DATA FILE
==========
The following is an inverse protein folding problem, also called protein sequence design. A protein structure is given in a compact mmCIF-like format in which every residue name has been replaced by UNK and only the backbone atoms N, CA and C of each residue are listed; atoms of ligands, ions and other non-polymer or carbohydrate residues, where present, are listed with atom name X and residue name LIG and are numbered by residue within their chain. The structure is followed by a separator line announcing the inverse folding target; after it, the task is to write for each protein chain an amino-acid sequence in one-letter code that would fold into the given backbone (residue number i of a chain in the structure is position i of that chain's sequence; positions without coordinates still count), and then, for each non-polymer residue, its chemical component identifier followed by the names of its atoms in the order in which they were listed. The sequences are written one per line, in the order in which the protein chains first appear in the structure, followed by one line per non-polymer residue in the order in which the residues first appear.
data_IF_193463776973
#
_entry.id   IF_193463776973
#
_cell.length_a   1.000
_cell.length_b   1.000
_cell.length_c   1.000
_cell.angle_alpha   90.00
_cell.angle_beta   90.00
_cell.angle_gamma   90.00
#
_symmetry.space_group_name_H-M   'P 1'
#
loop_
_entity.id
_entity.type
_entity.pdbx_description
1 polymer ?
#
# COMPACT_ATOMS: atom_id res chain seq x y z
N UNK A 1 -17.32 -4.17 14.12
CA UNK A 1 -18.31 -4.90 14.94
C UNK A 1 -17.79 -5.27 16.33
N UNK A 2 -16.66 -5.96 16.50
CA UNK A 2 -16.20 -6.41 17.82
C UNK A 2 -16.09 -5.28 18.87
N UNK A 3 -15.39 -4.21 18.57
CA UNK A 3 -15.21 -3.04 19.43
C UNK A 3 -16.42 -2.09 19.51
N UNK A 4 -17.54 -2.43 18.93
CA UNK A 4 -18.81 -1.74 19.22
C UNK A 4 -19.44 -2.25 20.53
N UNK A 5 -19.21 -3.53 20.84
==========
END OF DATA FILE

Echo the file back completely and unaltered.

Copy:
The following is an inverse protein folding problem, also called protein sequence design. A protein structure is given in a compact mmCIF-like format in which every residue name has been replaced by UNK and only the backbone atoms N, CA and C of each residue are listed; atoms of ligands, ions and other non-polymer or carbohydrate residues, where present, are listed with atom name X and residue name LIG and are numbered by residue within their chain. The structure is followed by a separator line announcing the inverse folding target; after it, the task is to write for each protein chain an amino-acid sequence in one-letter code that would fold into the given backbone (residue number i of a chain in the structure is position i of that chain's sequence; positions without coordinates still count), and then, for each non-polymer residue, its chemical component identifier followed by the names of its atoms in the order in which they were listed. The sequences are written one per line, in the order in which the protein chains first appear in the structure, followed by one line per non-polymer residue in the order in which the residues first appear.
data_IF_193463776973
#
_entry.id   IF_193463776973
#
_cell.length_a   1.000
_cell.length_b   1.000
_cell.length_c   1.000
_cell.angle_alpha   90.00
_cell.angle_beta   90.00
_cell.angle_gamma   90.00
#
_symmetry.space_group_name_H-M   'P 1'
#
loop_
_entity.id
_entity.type
_entity.pdbx_description
1 polymer ?
#
# COMPACT_ATOMS: atom_id res chain seq x y z
N UNK A 1 -17.32 -4.17 14.12
CA UNK A 1 -18.31 -4.90 14.94
C UNK A 1 -17.79 -5.27 16.33
N UNK A 2 -16.66 -5.96 16.50
CA UNK A 2 -16.20 -6.41 17.82
C UNK A 2 -16.09 -5.28 18.87
N UNK A 3 -15.39 -4.21 18.57
CA UNK A 3 -15.21 -3.04 19.43
C UNK A 3 -16.42 -2.09 19.51
N UNK A 4 -17.54 -2.43 18.93
CA UNK A 4 -18.81 -1.74 19.22
C UNK A 4 -19.44 -2.25 20.53
N UNK A 5 -19.21 -3.53 20.84